By Jim Williams
Like most rides at amusement parks, the roller coaster ride that is the price of copper started out of the gate slowly this week, thanks mostly to a wait and see approach after the G20 meeting in Shanghai over the weekend.
The Group of Twenty, also known as G20, consists of financial leaders from the following 20 major economies:
Argentina, Australia, Brazil, Canada, China, France, Germany, India, Indonesia, Italy, Japan, Mexico, Republic of Korea, Russia, Saudi Arabia, South Africa, Turkey, the United Kingdom, the United States and the European Union (EU).
G20 was created in 1999 with the goal of studying, reviewing and promoting high-level discussion of policy issues pertaining to the promotion of international financial stability.
After this weekend’s meeting, the G20 issued a statement on the global economy saying, “The global recovery continues, but it remains uneven and falls short of our ambition for strong, sustainable and balanced growth. Monetary policies will continue to support economic activity and ensure price stability, consistent with central banks’ mandates, but monetary policy alone cannot lead to balanced growth.
“We are taking actions to foster confidence and preserve and strengthen the recovery. We will use all policy tools – monetary, fiscal and structural – individually and collectively to achieve these goals.”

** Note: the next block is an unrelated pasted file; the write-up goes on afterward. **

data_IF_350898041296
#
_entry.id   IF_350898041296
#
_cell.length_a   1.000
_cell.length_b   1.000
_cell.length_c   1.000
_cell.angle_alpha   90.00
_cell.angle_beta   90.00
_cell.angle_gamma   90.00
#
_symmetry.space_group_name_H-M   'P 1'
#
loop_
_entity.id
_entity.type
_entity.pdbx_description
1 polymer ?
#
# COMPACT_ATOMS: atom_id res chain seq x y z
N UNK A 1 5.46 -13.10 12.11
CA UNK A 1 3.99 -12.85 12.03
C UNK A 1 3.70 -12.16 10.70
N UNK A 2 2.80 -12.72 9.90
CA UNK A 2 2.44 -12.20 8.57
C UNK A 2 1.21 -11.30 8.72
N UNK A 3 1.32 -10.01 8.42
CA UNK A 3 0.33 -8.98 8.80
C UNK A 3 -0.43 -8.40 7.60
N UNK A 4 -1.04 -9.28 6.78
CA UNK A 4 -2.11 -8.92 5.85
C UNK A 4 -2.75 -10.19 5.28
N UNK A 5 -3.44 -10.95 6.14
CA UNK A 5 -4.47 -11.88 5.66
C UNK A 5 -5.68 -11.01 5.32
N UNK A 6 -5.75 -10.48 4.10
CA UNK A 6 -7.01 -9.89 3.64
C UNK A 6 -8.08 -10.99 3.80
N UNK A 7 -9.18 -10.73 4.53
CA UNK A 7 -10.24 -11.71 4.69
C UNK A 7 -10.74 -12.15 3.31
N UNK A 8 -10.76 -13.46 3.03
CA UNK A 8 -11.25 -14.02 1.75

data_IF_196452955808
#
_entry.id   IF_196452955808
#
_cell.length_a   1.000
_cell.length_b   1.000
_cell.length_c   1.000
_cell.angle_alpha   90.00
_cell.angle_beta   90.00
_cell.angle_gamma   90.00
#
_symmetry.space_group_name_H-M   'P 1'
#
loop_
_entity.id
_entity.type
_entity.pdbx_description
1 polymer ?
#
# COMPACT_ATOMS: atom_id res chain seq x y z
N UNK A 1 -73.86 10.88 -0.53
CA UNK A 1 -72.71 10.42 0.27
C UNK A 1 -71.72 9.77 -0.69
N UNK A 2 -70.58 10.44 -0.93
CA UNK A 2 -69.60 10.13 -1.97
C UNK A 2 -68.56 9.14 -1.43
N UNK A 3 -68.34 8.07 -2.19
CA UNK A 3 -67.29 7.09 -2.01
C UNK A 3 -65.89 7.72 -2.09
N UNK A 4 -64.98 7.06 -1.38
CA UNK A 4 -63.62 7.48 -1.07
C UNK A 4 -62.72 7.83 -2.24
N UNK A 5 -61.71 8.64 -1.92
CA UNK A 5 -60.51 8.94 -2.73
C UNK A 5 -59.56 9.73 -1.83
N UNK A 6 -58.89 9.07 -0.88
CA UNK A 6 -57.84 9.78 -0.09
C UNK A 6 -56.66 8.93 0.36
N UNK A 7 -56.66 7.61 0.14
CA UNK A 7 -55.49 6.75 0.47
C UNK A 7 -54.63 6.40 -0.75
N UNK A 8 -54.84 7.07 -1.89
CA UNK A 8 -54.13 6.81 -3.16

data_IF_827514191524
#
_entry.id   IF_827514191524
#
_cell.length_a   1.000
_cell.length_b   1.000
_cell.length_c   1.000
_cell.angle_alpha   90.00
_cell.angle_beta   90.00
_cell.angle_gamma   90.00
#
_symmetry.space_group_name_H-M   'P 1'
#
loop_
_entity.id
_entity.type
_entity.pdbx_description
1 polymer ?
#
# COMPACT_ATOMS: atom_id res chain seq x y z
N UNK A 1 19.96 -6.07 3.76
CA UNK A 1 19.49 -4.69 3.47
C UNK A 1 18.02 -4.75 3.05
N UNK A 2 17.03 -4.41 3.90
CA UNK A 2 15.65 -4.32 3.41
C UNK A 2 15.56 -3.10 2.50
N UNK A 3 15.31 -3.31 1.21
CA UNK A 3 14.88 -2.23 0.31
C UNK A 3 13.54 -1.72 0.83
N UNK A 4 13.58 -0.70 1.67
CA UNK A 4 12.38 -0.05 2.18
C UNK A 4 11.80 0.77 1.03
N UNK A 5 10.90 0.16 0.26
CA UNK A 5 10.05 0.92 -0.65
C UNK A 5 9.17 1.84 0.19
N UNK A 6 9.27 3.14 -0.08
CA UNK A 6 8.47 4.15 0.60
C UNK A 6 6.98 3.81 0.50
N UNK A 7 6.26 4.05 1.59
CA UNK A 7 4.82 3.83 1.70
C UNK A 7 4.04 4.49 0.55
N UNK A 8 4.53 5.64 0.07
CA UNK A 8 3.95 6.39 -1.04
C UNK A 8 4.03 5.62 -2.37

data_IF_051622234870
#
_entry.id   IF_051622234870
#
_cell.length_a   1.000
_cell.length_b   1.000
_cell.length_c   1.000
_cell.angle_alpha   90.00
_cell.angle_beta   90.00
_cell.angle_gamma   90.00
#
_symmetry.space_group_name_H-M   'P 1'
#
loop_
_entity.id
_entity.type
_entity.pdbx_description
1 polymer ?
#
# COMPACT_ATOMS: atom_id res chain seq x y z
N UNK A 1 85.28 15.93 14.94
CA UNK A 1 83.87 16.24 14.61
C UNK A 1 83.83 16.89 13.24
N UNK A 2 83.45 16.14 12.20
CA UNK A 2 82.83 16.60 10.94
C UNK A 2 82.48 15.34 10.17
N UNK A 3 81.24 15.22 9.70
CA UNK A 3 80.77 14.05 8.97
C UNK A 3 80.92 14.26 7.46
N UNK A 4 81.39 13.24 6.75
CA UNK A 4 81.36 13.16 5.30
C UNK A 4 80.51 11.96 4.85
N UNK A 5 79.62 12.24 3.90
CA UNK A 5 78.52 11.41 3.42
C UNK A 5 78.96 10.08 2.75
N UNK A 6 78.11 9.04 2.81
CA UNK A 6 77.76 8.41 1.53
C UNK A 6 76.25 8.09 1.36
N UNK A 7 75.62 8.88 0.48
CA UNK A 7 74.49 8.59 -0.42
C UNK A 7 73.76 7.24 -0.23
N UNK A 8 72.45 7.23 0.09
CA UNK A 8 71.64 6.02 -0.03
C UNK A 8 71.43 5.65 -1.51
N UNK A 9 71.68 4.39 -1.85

Copper investors must have missed the memo, as prices dropped in early trading Monday. The price for the red metal recovered later in the day after an announcement by the People’s Bank of China that fell in line with what the members of G20 said. The Bank said it will cut the amount of cash that banks must hold as reserves, freeing up an estimated $100 billion for new lending. The following chart shows the drastic uptick after the announcement.
Despite the surge, the gains remained limited on Monday. The price increase continued on Tuesday as investors expected more moves by China to boost its economy.
The price of copper opened this morning at $2.14 a pound.
Another factor impacting copper was a survey of U.S. manufacturing by the Institute for Supply Management. The results showed manufacturing in the states shrank in February, but at a slower pace than in January. The index rose to 49.5 from 48.2 in January, compared to a consensus of 48.5.
“The number was better than expected, if it breaks above 50 soon it could mean people revisit the idea of U.S. rate rises,” a trader said, adding that a monthly U.S. jobs report on Friday could shed light on potential moves by the U.S. Federal Reserve.
Expectations of a U.S. rate freeze could depress the U.S. currency, which when it falls makes dollar-denominated commodities cheaper for holders of other currencies.
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